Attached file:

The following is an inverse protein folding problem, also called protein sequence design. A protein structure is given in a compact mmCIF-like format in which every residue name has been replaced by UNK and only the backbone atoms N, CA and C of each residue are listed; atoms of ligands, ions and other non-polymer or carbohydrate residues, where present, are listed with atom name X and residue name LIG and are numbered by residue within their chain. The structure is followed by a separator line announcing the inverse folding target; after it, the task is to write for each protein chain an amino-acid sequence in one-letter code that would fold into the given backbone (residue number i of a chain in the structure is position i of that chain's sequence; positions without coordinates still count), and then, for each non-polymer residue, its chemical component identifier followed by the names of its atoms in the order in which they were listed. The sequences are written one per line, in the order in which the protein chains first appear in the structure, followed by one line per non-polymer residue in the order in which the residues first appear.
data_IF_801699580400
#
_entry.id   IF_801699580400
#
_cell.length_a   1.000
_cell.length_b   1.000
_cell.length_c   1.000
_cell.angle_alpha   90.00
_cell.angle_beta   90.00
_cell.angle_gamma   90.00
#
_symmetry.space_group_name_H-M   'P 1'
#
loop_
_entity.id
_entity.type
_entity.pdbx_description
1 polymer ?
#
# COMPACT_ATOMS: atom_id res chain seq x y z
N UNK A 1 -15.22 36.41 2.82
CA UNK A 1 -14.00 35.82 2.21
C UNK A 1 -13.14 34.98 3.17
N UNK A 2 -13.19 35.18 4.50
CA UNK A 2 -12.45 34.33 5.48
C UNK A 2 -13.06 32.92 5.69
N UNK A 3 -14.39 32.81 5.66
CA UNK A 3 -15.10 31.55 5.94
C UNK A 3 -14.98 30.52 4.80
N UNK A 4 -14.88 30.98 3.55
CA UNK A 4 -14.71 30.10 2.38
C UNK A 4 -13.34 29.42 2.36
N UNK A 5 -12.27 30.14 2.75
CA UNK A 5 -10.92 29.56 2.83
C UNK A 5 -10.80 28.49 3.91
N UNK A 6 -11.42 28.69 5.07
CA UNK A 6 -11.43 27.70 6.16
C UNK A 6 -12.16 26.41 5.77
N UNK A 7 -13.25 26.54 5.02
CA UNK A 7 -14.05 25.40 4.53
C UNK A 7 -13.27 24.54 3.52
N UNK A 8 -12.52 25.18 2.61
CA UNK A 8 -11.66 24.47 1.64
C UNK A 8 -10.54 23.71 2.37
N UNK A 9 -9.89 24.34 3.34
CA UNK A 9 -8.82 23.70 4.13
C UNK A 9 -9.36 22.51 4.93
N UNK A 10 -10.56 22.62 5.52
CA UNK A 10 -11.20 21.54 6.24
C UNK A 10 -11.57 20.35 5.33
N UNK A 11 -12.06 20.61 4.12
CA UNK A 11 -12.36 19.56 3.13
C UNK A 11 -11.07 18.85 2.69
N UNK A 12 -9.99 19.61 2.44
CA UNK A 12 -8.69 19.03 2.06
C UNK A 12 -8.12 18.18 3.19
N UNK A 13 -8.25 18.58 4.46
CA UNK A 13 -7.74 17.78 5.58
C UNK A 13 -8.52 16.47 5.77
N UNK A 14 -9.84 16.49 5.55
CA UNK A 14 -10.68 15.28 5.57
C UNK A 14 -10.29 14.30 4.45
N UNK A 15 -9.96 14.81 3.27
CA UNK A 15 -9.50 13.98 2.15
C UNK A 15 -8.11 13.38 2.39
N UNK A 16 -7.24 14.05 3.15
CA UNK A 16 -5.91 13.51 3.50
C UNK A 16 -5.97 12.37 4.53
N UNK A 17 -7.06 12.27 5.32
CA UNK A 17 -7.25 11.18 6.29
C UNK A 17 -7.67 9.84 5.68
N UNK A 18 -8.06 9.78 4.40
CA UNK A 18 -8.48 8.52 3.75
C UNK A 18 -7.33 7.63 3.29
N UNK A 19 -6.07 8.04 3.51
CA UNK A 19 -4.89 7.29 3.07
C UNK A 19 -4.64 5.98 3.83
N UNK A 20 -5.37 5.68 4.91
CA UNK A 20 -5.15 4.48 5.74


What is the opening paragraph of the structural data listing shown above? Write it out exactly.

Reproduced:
The following is an inverse protein folding problem, also called protein sequence design. A protein structure is given in a compact mmCIF-like format in which every residue name has been replaced by UNK and only the backbone atoms N, CA and C of each residue are listed; atoms of ligands, ions and other non-polymer or carbohydrate residues, where present, are listed with atom name X and residue name LIG and are numbered by residue within their chain. The structure is followed by a separator line announcing the inverse folding target; after it, the task is to write for each protein chain an amino-acid sequence in one-letter code that would fold into the given backbone (residue number i of a chain in the structure is position i of that chain's sequence; positions without coordinates still count), and then, for each non-polymer residue, its chemical component identifier followed by the names of its atoms in the order in which they were listed. The sequences are written one per line, in the order in which the protein chains first appear in the structure, followed by one line per non-polymer residue in the order in which the residues first appear.